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Please analyze the following quotation from The Importance of Being Earnest: " I do not...

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rozh | Student, Undergraduate | (Level 1) Valedictorian

Posted June 1, 2013 at 9:27 PM via web

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Please analyze the following quotation from The Importance of Being Earnest:

" I do not approve of anything that tampers with natural ignorance. Ignorance is like a delicate exotic fruit; touch it and the bloom is gone" Act 1

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Michelle Ossa | College Teacher | (Level 3) Educator Emeritus

Posted June 1, 2013 at 10:30 PM (Answer #1)

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Lady Augusta Bracknell, aunt of Algernon and mother of Gwendolyn expresses this phrase during her interview with Jack Worthing, where she is weighing whether Jack is a suitable future husband for her daughter. At the question of whether Jack knows "everything or knows nothing", Jack wisely answers that he knows "nothing" at all.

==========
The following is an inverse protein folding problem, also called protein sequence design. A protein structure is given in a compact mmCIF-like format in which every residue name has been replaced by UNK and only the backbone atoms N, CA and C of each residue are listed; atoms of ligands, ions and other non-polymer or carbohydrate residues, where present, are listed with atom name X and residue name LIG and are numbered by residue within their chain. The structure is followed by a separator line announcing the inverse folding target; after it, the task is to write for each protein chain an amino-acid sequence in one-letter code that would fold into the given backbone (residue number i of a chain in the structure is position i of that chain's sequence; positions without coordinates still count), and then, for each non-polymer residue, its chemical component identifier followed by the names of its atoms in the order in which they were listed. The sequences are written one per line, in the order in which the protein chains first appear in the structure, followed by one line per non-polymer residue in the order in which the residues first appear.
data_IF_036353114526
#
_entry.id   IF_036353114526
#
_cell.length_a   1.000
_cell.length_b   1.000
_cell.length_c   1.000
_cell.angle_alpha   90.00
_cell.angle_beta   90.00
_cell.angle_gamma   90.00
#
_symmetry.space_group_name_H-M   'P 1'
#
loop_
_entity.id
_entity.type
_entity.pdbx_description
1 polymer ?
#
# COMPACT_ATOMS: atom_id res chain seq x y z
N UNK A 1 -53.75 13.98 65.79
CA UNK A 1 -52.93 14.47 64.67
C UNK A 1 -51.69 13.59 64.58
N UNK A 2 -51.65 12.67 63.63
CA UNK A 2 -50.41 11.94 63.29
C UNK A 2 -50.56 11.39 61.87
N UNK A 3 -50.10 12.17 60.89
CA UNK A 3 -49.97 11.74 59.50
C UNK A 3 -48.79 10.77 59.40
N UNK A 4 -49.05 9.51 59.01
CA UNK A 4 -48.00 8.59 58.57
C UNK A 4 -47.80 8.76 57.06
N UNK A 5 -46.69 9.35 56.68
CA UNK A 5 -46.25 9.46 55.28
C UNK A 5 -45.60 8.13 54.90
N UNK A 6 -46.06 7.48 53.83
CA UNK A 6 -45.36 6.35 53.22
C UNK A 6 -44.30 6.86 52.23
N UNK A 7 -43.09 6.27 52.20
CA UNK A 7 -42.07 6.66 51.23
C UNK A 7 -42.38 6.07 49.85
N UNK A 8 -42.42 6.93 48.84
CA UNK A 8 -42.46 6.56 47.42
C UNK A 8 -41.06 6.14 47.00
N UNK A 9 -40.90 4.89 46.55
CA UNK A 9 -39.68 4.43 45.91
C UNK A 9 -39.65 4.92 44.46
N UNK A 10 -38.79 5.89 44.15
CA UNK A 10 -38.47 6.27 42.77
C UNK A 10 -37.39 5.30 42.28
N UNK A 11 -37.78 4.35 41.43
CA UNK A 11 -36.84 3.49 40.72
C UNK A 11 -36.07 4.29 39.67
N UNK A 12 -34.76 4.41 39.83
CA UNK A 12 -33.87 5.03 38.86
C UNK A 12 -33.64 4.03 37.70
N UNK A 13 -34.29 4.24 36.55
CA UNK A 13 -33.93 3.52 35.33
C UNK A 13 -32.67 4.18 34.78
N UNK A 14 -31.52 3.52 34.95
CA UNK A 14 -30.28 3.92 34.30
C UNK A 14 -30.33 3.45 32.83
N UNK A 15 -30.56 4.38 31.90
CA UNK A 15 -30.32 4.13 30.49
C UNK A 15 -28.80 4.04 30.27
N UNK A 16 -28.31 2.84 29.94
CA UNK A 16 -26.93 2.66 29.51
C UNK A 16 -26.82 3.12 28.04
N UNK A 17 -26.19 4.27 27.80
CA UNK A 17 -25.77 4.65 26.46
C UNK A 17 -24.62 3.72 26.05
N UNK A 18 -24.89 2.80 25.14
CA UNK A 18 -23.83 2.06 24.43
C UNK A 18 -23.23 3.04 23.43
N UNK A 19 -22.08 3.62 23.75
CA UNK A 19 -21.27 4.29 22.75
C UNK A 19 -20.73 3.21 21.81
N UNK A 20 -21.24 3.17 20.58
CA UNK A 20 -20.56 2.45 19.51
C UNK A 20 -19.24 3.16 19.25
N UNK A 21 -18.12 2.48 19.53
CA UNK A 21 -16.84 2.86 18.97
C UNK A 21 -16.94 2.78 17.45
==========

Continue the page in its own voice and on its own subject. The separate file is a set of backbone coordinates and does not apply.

This pleases Lady Bracknell, who says that the natural state of things is best than the application of outside influences. This sounds like a pretty acceptable tenet, except for the fact that Lady Bracknell is referring to ignorance, which is what makes it paradoxical.

This is Wilde's way to mock the "educated classes" in England who assume that class equals intelligence. Since Lady Bracknell displays a tremendous amount of ignorance saying this phrase, it solidifies Wilde's satire that the upper-classes are essentially rich simpletons.

The words

ignorance is like an exotic fruit

is no only a metaphor that does not quite match the original noun, but it is also hyperbole; granting ignorance a trait that deems it "exotic" is placing ignorance in an enigmatic and unique pedestal to which it certainly does not belong.

Hence, Lady Bracknell is essentially saying that it is the right of the rich to live in oblivion and not be "bothered" with the nuisances of education, knowledge, or current events. The problem is that she compares ignorance, which is common place, to something exotic, which is unique. This is what makes the irony more obvious.

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